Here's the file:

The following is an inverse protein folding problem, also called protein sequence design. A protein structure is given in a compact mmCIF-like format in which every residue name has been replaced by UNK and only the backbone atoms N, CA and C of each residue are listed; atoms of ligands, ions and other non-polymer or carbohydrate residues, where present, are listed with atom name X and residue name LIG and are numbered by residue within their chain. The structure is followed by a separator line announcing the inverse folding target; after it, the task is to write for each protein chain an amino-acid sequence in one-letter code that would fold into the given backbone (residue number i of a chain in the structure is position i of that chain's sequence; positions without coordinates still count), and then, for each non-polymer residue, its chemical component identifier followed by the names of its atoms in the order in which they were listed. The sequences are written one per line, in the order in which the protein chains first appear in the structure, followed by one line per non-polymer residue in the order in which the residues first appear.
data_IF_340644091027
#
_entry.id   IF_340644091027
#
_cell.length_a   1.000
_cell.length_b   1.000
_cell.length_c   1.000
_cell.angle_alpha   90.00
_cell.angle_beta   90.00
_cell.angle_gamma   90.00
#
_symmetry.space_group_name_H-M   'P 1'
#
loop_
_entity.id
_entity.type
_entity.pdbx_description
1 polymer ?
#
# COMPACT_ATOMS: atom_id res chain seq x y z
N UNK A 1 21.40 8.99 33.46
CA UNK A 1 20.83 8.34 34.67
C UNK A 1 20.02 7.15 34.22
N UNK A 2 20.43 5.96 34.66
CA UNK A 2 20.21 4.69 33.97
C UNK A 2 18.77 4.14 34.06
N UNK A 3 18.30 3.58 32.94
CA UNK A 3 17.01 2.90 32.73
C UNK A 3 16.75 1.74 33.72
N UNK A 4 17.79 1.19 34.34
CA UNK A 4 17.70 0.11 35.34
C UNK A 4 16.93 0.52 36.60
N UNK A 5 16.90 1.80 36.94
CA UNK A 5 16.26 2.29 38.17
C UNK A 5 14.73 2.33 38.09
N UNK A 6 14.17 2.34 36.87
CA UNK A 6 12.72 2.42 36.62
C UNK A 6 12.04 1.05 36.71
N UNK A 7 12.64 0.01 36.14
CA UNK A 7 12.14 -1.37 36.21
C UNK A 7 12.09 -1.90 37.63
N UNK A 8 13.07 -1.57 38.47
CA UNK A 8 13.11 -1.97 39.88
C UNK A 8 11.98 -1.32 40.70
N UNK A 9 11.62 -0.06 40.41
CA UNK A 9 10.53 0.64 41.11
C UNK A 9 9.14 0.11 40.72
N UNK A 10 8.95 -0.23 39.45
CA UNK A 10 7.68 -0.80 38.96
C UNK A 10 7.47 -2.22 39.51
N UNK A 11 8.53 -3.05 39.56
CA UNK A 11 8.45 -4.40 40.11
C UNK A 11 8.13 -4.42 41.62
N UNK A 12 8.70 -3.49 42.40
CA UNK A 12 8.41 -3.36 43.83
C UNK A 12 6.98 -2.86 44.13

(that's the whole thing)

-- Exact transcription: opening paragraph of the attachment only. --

The following is an inverse protein folding problem, also called protein sequence design. A protein structure is given in a compact mmCIF-like format in which every residue name has been replaced by UNK and only the backbone atoms N, CA and C of each residue are listed; atoms of ligands, ions and other non-polymer or carbohydrate residues, where present, are listed with atom name X and residue name LIG and are numbered by residue within their chain. The structure is followed by a separator line announcing the inverse folding target; after it, the task is to write for each protein chain an amino-acid sequence in one-letter code that would fold into the given backbone (residue number i of a chain in the structure is position i of that chain's sequence; positions without coordinates still count), and then, for each non-polymer residue, its chemical component identifier followed by the names of its atoms in the order in which they were listed. The sequences are written one per line, in the order in which the protein chains first appear in the structure, followed by one line per non-polymer residue in the order in which the residues first appear.